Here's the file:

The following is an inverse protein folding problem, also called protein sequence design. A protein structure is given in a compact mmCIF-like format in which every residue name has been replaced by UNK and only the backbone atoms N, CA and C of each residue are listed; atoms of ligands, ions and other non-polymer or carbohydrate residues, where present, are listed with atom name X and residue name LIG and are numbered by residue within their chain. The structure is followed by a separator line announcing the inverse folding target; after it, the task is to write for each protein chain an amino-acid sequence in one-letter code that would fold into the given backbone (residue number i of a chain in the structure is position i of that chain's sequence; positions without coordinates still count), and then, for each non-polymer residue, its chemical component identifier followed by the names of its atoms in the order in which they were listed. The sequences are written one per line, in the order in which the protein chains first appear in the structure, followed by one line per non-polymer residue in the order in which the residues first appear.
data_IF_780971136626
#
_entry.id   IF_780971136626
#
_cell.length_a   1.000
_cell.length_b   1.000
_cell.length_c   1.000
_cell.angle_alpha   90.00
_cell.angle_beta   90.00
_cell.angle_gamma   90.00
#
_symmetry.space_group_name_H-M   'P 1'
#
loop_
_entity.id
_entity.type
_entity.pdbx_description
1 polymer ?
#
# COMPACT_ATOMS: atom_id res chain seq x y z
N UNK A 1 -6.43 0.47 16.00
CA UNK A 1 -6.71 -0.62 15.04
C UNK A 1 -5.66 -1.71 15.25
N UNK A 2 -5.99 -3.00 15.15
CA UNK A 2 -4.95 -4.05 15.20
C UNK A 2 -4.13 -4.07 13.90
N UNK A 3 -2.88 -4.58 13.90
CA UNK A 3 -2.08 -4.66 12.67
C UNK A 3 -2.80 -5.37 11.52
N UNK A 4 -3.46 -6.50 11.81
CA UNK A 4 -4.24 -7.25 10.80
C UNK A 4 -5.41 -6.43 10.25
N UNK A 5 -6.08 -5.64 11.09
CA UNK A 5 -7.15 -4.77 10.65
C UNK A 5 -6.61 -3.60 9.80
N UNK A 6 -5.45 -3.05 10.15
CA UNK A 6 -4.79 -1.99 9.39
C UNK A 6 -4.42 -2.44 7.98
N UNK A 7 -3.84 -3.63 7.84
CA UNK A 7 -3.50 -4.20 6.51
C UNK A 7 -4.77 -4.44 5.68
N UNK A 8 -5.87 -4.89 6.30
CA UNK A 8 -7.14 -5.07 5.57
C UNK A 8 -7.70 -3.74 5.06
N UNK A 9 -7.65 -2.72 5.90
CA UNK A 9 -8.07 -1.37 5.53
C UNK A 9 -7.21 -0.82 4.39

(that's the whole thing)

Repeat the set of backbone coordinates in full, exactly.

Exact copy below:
The following is an inverse protein folding problem, also called protein sequence design. A protein structure is given in a compact mmCIF-like format in which every residue name has been replaced by UNK and only the backbone atoms N, CA and C of each residue are listed; atoms of ligands, ions and other non-polymer or carbohydrate residues, where present, are listed with atom name X and residue name LIG and are numbered by residue within their chain. The structure is followed by a separator line announcing the inverse folding target; after it, the task is to write for each protein chain an amino-acid sequence in one-letter code that would fold into the given backbone (residue number i of a chain in the structure is position i of that chain's sequence; positions without coordinates still count), and then, for each non-polymer residue, its chemical component identifier followed by the names of its atoms in the order in which they were listed. The sequences are written one per line, in the order in which the protein chains first appear in the structure, followed by one line per non-polymer residue in the order in which the residues first appear.
data_IF_780971136626
#
_entry.id   IF_780971136626
#
_cell.length_a   1.000
_cell.length_b   1.000
_cell.length_c   1.000
_cell.angle_alpha   90.00
_cell.angle_beta   90.00
_cell.angle_gamma   90.00
#
_symmetry.space_group_name_H-M   'P 1'
#
loop_
_entity.id
_entity.type
_entity.pdbx_description
1 polymer ?
#
# COMPACT_ATOMS: atom_id res chain seq x y z
N UNK A 1 -6.43 0.47 16.00
CA UNK A 1 -6.71 -0.62 15.04
C UNK A 1 -5.66 -1.71 15.25
N UNK A 2 -5.99 -3.00 15.15
CA UNK A 2 -4.95 -4.05 15.20
C UNK A 2 -4.13 -4.07 13.90
N UNK A 3 -2.88 -4.58 13.90
CA UNK A 3 -2.08 -4.66 12.67
C UNK A 3 -2.80 -5.37 11.52
N UNK A 4 -3.46 -6.50 11.81
CA UNK A 4 -4.24 -7.25 10.80
C UNK A 4 -5.41 -6.43 10.25
N UNK A 5 -6.08 -5.64 11.09
CA UNK A 5 -7.15 -4.77 10.65
C UNK A 5 -6.61 -3.60 9.80
N UNK A 6 -5.45 -3.05 10.15
CA UNK A 6 -4.79 -1.99 9.39
C UNK A 6 -4.42 -2.44 7.98
N UNK A 7 -3.84 -3.63 7.84
CA UNK A 7 -3.50 -4.20 6.51
C UNK A 7 -4.77 -4.44 5.68
N UNK A 8 -5.87 -4.89 6.30
CA UNK A 8 -7.14 -5.07 5.57
C UNK A 8 -7.70 -3.74 5.06
N UNK A 9 -7.65 -2.72 5.90
CA UNK A 9 -8.07 -1.37 5.53
C UNK A 9 -7.21 -0.82 4.39